So far in 2012, Chooch has hit for .348, nine home runs, and 39 RBI, and if he continues this pace he will at least double his production in past years.
After posting a 9-9 record in 2011, starter James McDonald has been lights out for the Pirates this season on the bump.
Thus far the hurler owns a 2.19 ERA with 83 strikeouts and a 6-3 record.
Also, McDonald has had fewer batters reaching base safely (via hits, walks or being hit by a pitch) than innings pitched in eight starts this season.
With the Buccos in second place in the NL Central, McDonald's consistent and dominant pitching could be the factor that pushes them over the top into first place.
Also worth mentioning is reliever Jared Hughes. In 27 appearances for the Buccos, the 26-year-old has a 2.23 ERA coupled with a 1.21 WHIP in 36.1 innings of work.
Even though he's been rumored as a trade option for many ball clubs, third baseman Chase Headley has performed valiantly for the Padres and has been one of the biggest surprises of the NL West.
Last season, Headley had only four home runs and 44 RBI despite hitting .289 in 113 ball games.
However, this season Headley has been one of the only sparks to the Padres' offense, belting seven dingers and 35 RBI, along with a .789 OPS and a .415 slugging percentage.
After years of anticipation for Headley's breakout season, he finally stepped up this year and the Padres would be smart to hold onto him, especially considering how difficult it is to find a reliable third basemen.
Perhaps the biggest surprise of the National League that no one is talking about has been the breakout play of outfielder Melky Cabrera.
After stints with the Yankees, Braves, and Royals, the 27-year-old outfielder found a new home in San Francisco this past year and he's been making the most of the opportunity.
Not only does he own a .351 batting average, but also Cabrera leads the NL in hits (102) and has a .900 OPS.
Also, Cabrera has never come close to making an All-Star game, but that could change considering he's third in NL outfielder voting behind Matt Kemp and Carlos Beltran.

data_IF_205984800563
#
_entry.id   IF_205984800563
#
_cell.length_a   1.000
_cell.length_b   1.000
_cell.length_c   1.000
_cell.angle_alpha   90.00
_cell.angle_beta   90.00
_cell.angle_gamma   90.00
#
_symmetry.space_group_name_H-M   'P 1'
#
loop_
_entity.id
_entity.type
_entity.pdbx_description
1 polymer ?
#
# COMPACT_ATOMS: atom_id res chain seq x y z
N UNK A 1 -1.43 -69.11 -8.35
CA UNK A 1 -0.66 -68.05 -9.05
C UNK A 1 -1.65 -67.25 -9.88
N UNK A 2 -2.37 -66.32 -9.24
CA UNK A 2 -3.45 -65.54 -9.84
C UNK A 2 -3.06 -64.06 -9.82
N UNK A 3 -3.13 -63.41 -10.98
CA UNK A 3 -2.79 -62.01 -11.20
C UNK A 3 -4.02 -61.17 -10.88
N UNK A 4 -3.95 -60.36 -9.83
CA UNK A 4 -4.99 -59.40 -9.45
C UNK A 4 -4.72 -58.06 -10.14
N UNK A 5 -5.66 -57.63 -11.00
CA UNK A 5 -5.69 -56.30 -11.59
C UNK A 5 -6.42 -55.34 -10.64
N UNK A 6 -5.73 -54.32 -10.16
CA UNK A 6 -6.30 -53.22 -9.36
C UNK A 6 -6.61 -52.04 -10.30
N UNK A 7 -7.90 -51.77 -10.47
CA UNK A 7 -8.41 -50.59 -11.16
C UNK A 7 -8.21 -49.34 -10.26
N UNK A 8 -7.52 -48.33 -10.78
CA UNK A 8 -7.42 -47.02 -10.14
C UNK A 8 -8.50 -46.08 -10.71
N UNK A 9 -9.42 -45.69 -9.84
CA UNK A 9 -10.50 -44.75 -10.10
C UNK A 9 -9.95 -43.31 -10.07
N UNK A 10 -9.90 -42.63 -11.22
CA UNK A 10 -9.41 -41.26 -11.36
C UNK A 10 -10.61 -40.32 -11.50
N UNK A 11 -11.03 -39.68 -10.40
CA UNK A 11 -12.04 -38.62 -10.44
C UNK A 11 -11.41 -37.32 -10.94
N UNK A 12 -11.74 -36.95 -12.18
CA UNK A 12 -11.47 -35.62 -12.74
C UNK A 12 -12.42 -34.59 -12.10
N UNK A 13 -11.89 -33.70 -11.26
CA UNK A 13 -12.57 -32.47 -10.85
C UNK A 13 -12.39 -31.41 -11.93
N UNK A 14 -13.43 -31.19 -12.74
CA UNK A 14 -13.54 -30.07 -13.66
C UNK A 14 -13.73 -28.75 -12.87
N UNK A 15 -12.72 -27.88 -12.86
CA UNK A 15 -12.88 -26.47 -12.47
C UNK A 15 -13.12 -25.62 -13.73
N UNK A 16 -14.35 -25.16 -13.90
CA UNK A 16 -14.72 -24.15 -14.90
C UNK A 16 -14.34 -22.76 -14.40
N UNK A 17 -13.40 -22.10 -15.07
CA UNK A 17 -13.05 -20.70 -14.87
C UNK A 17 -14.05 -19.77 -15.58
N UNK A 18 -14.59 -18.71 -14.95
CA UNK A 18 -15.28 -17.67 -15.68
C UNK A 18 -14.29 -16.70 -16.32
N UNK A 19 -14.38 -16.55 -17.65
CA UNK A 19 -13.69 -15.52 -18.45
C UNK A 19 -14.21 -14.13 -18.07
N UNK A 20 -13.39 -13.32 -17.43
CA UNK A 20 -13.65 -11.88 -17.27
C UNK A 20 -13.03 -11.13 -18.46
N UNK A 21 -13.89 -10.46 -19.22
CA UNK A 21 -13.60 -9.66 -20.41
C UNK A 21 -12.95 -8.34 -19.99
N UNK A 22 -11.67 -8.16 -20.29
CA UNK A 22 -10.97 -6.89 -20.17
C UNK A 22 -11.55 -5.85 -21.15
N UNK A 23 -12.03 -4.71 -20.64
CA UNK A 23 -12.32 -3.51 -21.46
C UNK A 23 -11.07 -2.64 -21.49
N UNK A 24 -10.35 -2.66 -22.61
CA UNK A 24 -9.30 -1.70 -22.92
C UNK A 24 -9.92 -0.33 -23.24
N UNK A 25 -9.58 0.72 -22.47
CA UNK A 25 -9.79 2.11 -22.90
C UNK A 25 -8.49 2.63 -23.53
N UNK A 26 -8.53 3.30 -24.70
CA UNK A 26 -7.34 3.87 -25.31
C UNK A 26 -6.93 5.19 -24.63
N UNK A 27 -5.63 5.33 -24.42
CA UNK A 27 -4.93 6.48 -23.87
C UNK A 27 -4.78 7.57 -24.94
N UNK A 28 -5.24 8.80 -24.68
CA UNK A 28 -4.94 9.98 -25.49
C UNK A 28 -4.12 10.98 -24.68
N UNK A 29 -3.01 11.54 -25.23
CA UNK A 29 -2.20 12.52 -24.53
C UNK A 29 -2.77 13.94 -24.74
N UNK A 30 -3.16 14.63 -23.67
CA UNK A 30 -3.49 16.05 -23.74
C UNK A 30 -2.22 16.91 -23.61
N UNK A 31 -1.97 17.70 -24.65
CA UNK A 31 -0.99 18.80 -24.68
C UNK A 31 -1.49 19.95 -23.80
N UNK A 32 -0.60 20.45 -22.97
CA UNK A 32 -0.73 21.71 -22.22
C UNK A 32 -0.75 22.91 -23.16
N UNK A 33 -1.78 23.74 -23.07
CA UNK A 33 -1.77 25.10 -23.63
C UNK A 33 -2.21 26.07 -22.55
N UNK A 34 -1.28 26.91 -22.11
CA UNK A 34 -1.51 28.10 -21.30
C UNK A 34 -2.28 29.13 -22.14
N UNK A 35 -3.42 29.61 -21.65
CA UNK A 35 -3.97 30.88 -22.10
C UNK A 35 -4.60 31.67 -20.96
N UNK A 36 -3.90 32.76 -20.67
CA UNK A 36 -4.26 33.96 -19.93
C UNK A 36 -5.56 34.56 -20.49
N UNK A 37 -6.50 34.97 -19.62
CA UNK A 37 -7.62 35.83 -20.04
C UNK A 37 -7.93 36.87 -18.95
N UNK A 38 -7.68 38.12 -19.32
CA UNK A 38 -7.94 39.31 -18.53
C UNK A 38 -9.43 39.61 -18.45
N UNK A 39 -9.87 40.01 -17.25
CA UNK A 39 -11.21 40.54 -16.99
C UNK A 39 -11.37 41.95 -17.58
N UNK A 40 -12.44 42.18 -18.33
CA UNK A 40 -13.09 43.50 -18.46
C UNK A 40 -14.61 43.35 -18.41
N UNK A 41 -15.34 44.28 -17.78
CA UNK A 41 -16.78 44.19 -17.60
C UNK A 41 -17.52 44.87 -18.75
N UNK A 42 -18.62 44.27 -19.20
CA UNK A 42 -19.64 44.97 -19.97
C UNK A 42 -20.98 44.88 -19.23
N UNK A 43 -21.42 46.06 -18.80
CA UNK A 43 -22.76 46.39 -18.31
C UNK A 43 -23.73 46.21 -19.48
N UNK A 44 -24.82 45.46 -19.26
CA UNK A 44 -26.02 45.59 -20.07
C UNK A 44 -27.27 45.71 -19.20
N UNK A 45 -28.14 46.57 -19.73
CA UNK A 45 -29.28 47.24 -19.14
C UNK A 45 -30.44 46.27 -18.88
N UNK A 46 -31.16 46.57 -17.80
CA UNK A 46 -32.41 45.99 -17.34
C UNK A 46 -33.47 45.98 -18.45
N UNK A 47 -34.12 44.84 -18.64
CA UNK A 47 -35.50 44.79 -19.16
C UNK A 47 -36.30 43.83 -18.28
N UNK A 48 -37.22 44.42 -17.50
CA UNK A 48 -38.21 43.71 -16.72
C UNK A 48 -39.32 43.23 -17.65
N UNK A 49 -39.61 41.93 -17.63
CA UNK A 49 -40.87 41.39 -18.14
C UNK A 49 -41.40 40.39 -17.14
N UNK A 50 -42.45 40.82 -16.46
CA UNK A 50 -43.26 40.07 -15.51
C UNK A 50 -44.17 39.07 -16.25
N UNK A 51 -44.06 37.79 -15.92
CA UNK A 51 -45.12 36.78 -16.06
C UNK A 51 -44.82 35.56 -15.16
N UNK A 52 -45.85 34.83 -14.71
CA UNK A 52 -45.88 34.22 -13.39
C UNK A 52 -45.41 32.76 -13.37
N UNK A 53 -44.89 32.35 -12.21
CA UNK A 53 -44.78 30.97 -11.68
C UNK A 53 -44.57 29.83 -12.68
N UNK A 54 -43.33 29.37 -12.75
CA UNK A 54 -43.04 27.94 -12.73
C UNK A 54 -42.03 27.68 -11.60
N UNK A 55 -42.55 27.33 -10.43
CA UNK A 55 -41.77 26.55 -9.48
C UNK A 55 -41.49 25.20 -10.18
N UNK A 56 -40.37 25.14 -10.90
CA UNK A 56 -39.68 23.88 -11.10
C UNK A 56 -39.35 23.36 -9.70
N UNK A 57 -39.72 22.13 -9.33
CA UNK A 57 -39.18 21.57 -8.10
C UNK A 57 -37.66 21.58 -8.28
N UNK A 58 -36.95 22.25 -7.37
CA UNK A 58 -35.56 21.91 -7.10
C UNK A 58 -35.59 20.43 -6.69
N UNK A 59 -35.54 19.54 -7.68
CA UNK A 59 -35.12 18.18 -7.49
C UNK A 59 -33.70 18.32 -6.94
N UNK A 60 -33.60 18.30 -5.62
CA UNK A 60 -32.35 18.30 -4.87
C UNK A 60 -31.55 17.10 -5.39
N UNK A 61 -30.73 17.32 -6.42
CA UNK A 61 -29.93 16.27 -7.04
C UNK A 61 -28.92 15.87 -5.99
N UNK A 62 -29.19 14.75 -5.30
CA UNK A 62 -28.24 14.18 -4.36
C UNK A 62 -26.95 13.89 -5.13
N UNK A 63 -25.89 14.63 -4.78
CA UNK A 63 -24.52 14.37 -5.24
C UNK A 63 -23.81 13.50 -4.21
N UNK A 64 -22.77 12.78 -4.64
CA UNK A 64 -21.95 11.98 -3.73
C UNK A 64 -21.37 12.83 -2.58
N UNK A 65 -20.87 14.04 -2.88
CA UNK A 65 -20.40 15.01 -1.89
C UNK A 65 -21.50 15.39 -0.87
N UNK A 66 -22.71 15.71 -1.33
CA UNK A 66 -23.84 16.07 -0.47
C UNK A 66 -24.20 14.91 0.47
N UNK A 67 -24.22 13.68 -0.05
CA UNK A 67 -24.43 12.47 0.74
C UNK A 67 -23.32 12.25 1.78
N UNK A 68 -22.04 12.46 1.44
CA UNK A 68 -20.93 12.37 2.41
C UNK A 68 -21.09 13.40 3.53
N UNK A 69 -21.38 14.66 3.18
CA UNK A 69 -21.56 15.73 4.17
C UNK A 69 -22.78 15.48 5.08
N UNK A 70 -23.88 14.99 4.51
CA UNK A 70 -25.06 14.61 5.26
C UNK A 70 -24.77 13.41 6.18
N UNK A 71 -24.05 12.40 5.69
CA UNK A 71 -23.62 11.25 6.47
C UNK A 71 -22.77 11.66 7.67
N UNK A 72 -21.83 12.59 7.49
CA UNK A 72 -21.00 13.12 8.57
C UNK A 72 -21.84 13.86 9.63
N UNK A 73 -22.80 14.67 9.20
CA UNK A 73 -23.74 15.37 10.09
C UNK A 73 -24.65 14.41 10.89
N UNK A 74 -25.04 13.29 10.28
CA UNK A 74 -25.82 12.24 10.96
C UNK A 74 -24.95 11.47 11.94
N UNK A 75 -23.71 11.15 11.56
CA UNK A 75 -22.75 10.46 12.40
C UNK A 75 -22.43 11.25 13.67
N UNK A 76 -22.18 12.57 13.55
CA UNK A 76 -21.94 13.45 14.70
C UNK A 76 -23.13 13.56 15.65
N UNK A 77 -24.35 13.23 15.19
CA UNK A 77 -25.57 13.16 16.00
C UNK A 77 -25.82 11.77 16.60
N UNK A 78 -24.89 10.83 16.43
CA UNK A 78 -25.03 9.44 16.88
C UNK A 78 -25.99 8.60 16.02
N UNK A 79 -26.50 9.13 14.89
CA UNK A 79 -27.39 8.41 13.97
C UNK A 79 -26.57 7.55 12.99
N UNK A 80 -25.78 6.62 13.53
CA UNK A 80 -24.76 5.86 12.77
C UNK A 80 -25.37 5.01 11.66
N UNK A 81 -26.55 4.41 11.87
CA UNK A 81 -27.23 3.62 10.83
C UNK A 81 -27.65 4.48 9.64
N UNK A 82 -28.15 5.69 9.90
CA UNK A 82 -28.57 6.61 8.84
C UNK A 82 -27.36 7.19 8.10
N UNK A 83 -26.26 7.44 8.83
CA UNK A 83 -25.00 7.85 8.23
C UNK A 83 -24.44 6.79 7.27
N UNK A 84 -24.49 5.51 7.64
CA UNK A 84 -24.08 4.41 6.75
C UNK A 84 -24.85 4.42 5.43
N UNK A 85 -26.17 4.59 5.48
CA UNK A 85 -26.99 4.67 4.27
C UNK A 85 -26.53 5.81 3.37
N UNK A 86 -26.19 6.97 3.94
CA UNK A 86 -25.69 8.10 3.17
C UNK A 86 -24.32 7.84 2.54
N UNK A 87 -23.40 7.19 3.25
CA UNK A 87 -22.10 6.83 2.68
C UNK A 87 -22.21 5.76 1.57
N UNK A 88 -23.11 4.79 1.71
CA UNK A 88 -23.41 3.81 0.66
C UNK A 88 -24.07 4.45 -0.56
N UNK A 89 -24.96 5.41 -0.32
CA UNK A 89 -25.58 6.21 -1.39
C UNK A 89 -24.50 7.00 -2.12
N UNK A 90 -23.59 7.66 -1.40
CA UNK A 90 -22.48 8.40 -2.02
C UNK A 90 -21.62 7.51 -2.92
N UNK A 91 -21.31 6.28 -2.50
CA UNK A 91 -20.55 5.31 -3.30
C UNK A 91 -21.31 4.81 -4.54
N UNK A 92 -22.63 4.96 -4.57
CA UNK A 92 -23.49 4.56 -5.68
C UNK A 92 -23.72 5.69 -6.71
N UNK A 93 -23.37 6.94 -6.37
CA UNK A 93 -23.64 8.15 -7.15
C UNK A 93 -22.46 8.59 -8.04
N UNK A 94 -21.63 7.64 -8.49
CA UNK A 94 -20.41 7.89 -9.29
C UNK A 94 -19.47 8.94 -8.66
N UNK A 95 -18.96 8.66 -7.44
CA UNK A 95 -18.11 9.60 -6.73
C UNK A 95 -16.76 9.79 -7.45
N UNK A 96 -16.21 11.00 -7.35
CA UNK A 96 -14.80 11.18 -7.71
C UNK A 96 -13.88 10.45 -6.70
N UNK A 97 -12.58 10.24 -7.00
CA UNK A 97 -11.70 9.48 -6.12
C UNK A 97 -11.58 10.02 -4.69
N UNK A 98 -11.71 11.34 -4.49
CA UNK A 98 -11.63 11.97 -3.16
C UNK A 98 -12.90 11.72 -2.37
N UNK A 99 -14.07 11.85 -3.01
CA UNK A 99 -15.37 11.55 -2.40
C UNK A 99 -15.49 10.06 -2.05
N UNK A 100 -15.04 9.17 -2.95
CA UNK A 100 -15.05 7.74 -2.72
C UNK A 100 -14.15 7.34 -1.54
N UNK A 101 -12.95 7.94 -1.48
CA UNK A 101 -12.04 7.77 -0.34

While Cabrera is a guy who has shocked people with his play this season, at least he has over seven years of MLB experience.
On the other hand, Cardinals pitcher Lance Lynn is virtually a rookie, having started only two games for St. Louis last season.
Despite the inexperience on the bump, Lynn has taken the NL by storm with an absurd 10-3 record and a 3.23 ERA.
Lynn has been particularly good at punching out opposing hitters, averaging more than 10 strikeouts per nine innings.
If the 25-year-old can somehow continue this pitching when ace Chris Carpenter finally recovers from injury, the Cardinals will have a feared rotation to say the least.
One word to describe Adam LaRoche is "solid."
On four different occasions in his career the first baseman has smacked over 20 homers and five occasions where he's had over 80 RBI.
However, last season the 32-year-old only appeared in 43 games for the Nationals and mustered only three homers and 15 RBI due to season-ending surgery on his left shoulder.
Despite this, LaRoche has rocked the ball this season for 13 homers and 44 RBIs to help the Nationals to a first place showing in the NL East.
If he can continue this production, the Nationals will continue to be dangerous as the season rolls along.